What’s being purchased in every case, including the sale of DailyCandy, is not a successful business with a successful product (say, Netflix or Amazon), but a neatly prepackaged audience for hawking the purchaser’s product. The absorbed company’s primary role is to deliver a demographic—carefully, without spooking the herd—and, perhaps, tiptoe away. In a time when TiVo and YouTube allow more and more viewers to skip the commercials, it may very well be a better use of advertising dollars to simply buy an audience.
This line of thinking can still seem absurd. Professor Eben Moglen of Columbia, an eminence in the field of Internet law, told me that he saw the sale of DailyCandy to a larger entity as “a straight media- property acquisition, based on the advertising revenue, which is measurable. No one values [DailyCandy] either more or less because of the wealth or acquisitiveness of the subscriber base, but simply on the basis of what it produces in ad sales.”
DailyCandy’s subscriber list can be taken as the Holy Grail of e-commerce: a million trendy female shoppers, begging to be spammed.
But is that really the case? Was Murdoch really salivating over MySpace’s awesome ad revenues when he bought it, or was News Corp. more interested in pocketing a dynamic network of 65 million interconnected users (DirecTV, for comparison, has 15 million) and then figuring out how to sell them Fox content?
It’s nearly impossible to apply the usual valuation formulas to DailyCandy. According to the Wall Street Journal, the company projects revenue of “somewhere less than $20 million” this year. Most successful businesses go on sale valued at least ten times their yearly revenue, so by this standard, DailyCandy should cost $200 million or more. About.com, for instance, was generating about $40 million a year when it went to the Times for more than ten times that. It is similarly unclear why DailyCandy’s margin is 60 percent of revenue, according to the Journal, and not, say, 80. There are no trophy offices, no printing expenses, just a handful of salaries. Creative penny-pinching has long been something of a selling point for Dany Levy (the actual candy that comes with the company media kit is a decidedly budget-looking handful of Jolly Ranchers). “One reason we survived the dot-com crash,” she says, “is that we never took venture money and focused on the product instead.”
Of course, Pittman could simply have been testing the market waters with the Journal article, throwing out the equivalent of eBay’s “Buy It Now!” price to see if it sticks. That was the view of a high-ranking executive who briefly explored the possibility of purchasing DailyCandy. He told me that the hard numbers in the company’s abstract diverged somewhat from the picture painted in the Journal. Although DailyCandy has a “legitimately high profit margin,” he says, the report estimated $9 million in revenue in 2005 and was, rather optimistically, in his opinion, projecting $18 million for 2006.
The would-be buyer also notes a major difference between DailyCandy and the likes of iVillage: a conspicuous lack of any tangible community. DailyCandy is not quite a Website—it doesn’t have page views; most customers visit the site DailyCandy.com only once—to subscribe. Oddly, it doesn’t even bother to provide any forum where people could, say, chat about its latest recommendations or offer their own. The savvy friend will talk your ear off, but you won’t get a word in edgewise: Feedback opportunities are limited to an uninviting “contact us” form. As a result, all discussion of DailyCandy has traveled over to other Web communities; this has already freaked out some suitors. Its one-sidedness makes DailyCandy “the odd duck among all these other animals,” says the potential buyer. “I do think it has value, but the lack of page views makes it hard to monetize even by Web standards.”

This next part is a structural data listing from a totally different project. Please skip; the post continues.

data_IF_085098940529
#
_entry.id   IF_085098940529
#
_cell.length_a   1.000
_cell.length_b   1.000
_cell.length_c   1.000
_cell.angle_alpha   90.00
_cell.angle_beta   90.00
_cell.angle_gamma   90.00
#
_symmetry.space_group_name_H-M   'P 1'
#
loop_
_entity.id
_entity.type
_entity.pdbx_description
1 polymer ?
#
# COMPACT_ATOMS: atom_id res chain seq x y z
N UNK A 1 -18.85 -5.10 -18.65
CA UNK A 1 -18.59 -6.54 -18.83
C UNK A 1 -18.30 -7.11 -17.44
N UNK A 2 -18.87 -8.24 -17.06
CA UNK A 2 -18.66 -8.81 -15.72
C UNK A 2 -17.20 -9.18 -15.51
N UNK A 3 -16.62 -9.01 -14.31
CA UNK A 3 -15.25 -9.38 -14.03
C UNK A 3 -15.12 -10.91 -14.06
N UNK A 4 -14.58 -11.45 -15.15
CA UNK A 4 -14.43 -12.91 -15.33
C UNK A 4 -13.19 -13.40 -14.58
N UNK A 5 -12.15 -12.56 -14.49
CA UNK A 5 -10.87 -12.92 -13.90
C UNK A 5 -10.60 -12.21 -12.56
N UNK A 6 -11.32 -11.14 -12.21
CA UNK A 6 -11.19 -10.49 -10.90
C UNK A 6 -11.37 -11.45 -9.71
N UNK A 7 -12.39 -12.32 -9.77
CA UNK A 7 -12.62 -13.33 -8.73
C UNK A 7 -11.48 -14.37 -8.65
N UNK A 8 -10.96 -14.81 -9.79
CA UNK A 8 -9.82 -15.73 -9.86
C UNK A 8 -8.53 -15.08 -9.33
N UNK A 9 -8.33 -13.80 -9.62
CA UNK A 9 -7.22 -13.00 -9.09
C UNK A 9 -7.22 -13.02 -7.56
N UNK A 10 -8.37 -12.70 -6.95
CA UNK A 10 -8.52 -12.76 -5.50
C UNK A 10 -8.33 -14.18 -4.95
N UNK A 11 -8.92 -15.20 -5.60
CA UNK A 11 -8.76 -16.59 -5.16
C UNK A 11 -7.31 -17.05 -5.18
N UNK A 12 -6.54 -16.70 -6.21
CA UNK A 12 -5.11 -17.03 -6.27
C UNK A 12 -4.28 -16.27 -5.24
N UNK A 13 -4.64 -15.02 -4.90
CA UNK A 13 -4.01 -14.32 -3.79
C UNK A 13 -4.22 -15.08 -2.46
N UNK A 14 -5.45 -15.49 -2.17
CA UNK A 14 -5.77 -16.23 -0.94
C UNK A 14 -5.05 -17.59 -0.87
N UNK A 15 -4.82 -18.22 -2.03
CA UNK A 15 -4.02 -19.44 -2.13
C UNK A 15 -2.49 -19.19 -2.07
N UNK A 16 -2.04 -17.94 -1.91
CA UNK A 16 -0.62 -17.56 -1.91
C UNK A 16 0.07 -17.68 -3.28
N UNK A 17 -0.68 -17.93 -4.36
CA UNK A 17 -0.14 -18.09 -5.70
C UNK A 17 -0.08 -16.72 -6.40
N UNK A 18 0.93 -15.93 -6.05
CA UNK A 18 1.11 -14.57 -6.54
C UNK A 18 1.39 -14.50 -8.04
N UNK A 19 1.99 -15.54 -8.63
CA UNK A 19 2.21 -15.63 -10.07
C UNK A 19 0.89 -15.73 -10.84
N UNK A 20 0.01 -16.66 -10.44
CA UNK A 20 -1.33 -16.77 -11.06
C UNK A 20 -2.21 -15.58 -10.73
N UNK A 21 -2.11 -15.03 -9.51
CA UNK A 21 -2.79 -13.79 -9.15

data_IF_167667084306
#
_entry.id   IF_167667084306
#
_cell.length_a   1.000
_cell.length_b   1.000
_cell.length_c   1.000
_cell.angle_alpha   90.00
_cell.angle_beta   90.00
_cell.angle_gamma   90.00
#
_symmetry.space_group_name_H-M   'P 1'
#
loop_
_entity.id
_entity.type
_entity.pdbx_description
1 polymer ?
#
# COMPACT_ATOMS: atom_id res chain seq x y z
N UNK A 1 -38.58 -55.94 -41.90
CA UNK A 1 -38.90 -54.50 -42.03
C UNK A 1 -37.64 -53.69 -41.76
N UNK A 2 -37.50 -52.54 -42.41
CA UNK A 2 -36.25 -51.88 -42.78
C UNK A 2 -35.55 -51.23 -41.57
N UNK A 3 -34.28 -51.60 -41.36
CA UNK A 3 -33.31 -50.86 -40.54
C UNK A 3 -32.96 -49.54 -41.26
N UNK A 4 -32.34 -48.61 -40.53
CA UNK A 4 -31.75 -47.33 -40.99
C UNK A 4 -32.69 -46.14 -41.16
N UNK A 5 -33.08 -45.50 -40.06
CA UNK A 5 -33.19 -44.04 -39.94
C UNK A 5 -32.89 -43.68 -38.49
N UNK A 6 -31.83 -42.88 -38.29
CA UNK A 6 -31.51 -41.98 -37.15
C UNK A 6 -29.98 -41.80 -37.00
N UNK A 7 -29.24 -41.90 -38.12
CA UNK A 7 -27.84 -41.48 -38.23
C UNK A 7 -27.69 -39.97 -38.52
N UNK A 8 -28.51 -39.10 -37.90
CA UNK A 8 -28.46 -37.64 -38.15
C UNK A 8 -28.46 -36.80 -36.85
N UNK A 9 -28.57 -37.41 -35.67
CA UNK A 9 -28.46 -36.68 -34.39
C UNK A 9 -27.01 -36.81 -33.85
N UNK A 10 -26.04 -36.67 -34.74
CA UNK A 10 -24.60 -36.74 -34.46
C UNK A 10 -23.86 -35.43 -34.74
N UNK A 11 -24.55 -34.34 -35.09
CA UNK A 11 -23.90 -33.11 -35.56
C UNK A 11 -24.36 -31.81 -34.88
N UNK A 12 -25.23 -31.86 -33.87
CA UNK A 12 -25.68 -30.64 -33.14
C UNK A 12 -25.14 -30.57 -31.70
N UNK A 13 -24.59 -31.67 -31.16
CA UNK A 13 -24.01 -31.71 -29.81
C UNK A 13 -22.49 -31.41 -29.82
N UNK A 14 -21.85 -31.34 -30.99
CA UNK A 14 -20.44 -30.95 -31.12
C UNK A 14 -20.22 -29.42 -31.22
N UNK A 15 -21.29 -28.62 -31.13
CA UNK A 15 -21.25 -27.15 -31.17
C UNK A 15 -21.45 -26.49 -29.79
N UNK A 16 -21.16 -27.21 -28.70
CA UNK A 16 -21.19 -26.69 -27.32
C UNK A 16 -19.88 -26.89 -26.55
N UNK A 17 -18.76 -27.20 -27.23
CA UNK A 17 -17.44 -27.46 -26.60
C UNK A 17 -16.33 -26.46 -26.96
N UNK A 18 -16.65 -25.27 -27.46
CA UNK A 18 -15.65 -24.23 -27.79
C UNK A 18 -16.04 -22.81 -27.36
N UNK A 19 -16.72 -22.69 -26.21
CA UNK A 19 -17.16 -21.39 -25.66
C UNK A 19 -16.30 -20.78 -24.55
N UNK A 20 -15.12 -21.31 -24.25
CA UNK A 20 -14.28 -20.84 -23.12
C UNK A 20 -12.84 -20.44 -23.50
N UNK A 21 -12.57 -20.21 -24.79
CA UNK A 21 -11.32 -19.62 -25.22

In other words, nobody knows how to price the company, whose central asset is a sexy mailing list. The rotund neatness of the floated $100 million price tag may be interpreted as “your guess is as good as ours.” (A source inside the company insisted it was worth much more.) The bare functional core of any major Website—the programming, the design, and the bandwidth—can be yours for about $20,000. The rest of the value is locked in with the unquantifiables—the buzz, the virality, the self-perpetuating magic: Why did teens abandon Friendster to colonize MySpace? Where’s the guarantee they won’t decamp en masse and migrate to TagWorld next?
Unquantifiable magic is what DailyCandy specializes in. Viewed together with its too-good-to-be-true content model—tips on selective consumption!—the list becomes nothing less than the Holy Grail of e-commerce: a million trendy female shoppers begging to be spammed. Even with the questionable price, the likely buyers were numerous. Condé Nast, for instance, a natural partner with a surprisingly low-profile Web presence, has been circling Levy’s ship for years. The reason behind putting DailyCandy on the block with such a bang may have been to deliver a “hurry up and marry me already” message to 4 Times Square, especially if another lifestyle-media giant was showing interest.